On Nov. 12, 2001, the Taliban fled Kabul amid a lightning advance by Northern Alliance forces and their U.S. Special Forces allies. The victory was a critical first step toward ensuring that Afghanistan would never again provide safe haven to terrorist groups plotting to kill Americans. And yet, 17 years and one MOAB later, 35 percent of the Afghan population lives beyond government control or influence — “a figure that has not changed in the past year,” according to the latest quarterly report from the Lead Inspector General for Operation Freedom’s Sentinel, which covers the period from July 1, 2018 to September 30, 2018.
A provincial governor in Afghanistan says the Taliban is "going to win" if the death toll among Afghan security forces — which the New York Times reports is double the average from two years ago — continues unabated.
The federal watchdog responsible for tracking how American tax dollars are being spent in Afghanistan claimed in a new report that the Department of Defense is deliberately attempting to obscure the extent to which the Taliban and other insurgent groups in the country are flourishing even amid the intensifying U.S.-led military campaign to batter them into submission.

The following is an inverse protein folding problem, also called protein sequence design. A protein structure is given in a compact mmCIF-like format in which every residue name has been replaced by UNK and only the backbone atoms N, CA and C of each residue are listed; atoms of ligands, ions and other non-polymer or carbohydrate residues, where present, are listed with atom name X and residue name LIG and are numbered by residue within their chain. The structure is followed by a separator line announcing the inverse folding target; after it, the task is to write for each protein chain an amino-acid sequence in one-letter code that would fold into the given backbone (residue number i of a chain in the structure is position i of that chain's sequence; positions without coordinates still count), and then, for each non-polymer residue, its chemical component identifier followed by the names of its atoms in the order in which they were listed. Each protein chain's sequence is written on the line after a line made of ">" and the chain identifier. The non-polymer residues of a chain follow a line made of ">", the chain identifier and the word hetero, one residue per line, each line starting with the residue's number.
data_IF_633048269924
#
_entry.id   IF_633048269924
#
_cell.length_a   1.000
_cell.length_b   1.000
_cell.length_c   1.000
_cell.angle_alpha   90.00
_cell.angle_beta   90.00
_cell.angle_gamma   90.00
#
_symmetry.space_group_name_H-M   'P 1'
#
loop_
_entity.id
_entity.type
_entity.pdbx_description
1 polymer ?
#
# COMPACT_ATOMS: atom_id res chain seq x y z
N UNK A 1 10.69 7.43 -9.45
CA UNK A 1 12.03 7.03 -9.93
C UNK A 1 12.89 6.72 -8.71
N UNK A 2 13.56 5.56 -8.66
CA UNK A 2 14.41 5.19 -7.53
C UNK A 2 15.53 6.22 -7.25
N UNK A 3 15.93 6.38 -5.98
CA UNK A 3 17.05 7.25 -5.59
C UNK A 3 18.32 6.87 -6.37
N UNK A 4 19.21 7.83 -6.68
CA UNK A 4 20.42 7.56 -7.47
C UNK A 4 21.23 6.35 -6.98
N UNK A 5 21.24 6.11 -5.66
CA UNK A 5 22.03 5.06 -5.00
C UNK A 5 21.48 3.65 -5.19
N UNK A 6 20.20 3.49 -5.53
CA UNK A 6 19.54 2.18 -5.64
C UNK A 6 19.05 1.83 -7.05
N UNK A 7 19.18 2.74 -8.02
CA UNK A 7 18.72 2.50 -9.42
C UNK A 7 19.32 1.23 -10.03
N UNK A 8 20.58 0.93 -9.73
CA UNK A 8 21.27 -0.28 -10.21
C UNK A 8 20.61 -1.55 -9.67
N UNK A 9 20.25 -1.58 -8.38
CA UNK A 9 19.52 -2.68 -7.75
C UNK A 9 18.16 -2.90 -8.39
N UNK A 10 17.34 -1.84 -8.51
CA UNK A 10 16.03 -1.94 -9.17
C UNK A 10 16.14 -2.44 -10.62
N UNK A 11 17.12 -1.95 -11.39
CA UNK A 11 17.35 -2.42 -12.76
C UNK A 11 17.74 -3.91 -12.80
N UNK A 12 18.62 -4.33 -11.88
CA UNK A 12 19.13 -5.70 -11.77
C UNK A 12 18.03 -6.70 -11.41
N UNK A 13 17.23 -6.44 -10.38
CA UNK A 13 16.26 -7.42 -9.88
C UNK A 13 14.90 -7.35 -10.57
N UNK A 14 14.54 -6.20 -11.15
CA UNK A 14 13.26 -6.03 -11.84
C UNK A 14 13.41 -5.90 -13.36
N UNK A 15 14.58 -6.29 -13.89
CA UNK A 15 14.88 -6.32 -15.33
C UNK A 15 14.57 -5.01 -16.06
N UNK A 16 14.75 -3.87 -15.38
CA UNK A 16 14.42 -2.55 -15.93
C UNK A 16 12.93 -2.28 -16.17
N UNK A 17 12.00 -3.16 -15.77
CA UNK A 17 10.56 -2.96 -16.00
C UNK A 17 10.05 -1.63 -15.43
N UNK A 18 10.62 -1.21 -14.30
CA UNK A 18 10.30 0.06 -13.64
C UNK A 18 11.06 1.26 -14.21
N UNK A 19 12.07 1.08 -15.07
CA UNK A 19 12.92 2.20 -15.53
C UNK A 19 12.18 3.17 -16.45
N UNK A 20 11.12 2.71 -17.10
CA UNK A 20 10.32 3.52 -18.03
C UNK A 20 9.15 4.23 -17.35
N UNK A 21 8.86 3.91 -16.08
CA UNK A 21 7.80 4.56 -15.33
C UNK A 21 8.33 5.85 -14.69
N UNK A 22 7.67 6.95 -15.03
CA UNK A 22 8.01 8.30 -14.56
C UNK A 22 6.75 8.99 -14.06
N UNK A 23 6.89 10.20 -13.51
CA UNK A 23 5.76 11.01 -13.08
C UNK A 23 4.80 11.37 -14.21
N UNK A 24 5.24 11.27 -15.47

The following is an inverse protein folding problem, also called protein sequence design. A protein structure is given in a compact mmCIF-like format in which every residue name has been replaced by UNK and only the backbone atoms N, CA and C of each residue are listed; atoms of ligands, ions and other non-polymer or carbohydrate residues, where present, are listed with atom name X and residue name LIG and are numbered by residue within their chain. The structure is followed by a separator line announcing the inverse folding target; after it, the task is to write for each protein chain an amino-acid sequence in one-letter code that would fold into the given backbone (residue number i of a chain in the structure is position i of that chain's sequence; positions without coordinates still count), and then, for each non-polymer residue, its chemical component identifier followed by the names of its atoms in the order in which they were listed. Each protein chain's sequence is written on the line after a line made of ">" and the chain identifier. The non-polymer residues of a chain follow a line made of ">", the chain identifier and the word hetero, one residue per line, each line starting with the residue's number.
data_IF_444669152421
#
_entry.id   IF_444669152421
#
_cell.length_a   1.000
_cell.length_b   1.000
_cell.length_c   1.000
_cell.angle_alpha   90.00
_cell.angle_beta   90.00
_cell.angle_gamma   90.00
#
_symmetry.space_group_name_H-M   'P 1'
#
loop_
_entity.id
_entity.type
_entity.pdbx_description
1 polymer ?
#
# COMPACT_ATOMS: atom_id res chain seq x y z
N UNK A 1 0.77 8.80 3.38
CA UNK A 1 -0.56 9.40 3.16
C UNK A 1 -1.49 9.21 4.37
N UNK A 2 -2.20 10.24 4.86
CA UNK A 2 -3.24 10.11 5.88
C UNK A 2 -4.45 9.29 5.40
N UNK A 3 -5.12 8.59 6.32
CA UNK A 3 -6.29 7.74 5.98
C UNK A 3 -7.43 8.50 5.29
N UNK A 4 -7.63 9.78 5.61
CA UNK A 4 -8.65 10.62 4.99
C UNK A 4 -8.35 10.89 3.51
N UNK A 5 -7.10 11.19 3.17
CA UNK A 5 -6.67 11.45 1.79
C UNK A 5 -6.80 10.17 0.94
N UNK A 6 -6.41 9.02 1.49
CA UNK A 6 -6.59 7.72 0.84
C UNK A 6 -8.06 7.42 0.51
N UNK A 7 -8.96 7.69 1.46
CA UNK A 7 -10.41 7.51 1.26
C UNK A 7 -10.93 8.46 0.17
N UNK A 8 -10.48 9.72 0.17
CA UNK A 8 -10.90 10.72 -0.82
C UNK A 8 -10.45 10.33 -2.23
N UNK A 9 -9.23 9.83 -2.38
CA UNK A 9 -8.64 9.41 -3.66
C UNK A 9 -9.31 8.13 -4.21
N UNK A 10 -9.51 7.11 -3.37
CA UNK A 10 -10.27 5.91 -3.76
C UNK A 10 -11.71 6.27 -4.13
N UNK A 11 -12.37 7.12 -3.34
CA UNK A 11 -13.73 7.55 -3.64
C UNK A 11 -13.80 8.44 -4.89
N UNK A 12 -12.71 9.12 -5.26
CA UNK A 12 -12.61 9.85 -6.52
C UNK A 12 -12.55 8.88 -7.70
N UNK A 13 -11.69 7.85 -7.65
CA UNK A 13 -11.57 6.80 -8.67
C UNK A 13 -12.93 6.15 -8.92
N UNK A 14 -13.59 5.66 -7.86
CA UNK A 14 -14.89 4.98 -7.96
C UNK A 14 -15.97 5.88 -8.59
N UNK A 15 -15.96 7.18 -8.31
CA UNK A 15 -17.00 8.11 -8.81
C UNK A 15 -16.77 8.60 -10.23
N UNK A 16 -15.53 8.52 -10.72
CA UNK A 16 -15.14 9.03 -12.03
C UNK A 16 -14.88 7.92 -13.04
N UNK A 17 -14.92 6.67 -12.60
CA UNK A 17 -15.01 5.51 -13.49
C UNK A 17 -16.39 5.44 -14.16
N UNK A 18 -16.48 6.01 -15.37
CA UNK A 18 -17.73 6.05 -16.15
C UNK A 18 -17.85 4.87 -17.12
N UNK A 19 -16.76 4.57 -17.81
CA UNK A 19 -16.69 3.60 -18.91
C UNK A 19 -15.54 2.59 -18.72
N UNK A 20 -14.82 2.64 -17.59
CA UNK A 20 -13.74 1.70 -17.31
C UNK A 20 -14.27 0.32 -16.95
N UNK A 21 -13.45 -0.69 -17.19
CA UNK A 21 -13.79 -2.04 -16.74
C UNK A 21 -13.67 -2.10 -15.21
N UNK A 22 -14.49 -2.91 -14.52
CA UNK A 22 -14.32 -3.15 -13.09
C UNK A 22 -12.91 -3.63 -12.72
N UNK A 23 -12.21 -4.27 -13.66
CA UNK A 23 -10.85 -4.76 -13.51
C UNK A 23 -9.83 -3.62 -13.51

I’m beginning to suspect that constantly writing about war isn’t good for my psychological health. Since starting at Task & Purpose two years ago, I don’t think I’ve had a single dream that didn’t feature at least one firefight or an incoming mortar round. I’ve heard other veterans say that they find writing about their war experiences therapeutic, and, honestly, I thought that was going to be the case. But it hasn’t been at all. My first job as a writer was at Maxim. I liked those dreams a lot better.
Long ago — before the War on Terror devolved into a game of whack-a-mole; before MRAPs, and IEDs, and ROEs, and PTSD, all that other mundane stuff — a small group of Green Berets rode into battle against America’s enemies in the most glorious way possible: on horseback. The year was 2001. The commandos, a 12-man team codenamed Operational Detachment Alpha 595, were the first U.S. troops on the ground in Afghanistan after the Sept. 11 terror attacks. For weeks, they galloped alongside a faction of the Northern Alliance and beat the britches off a much larger Taliban force. It was an extraordinary display of unconventional warfare. By mid-November, the Taliban had abandoned Kabul, and Osama Bin Laden was hightailing it to Tora Bora. Were the War on Terror a blockbuster Hollywood movie, the credits would probably start rolling right about there.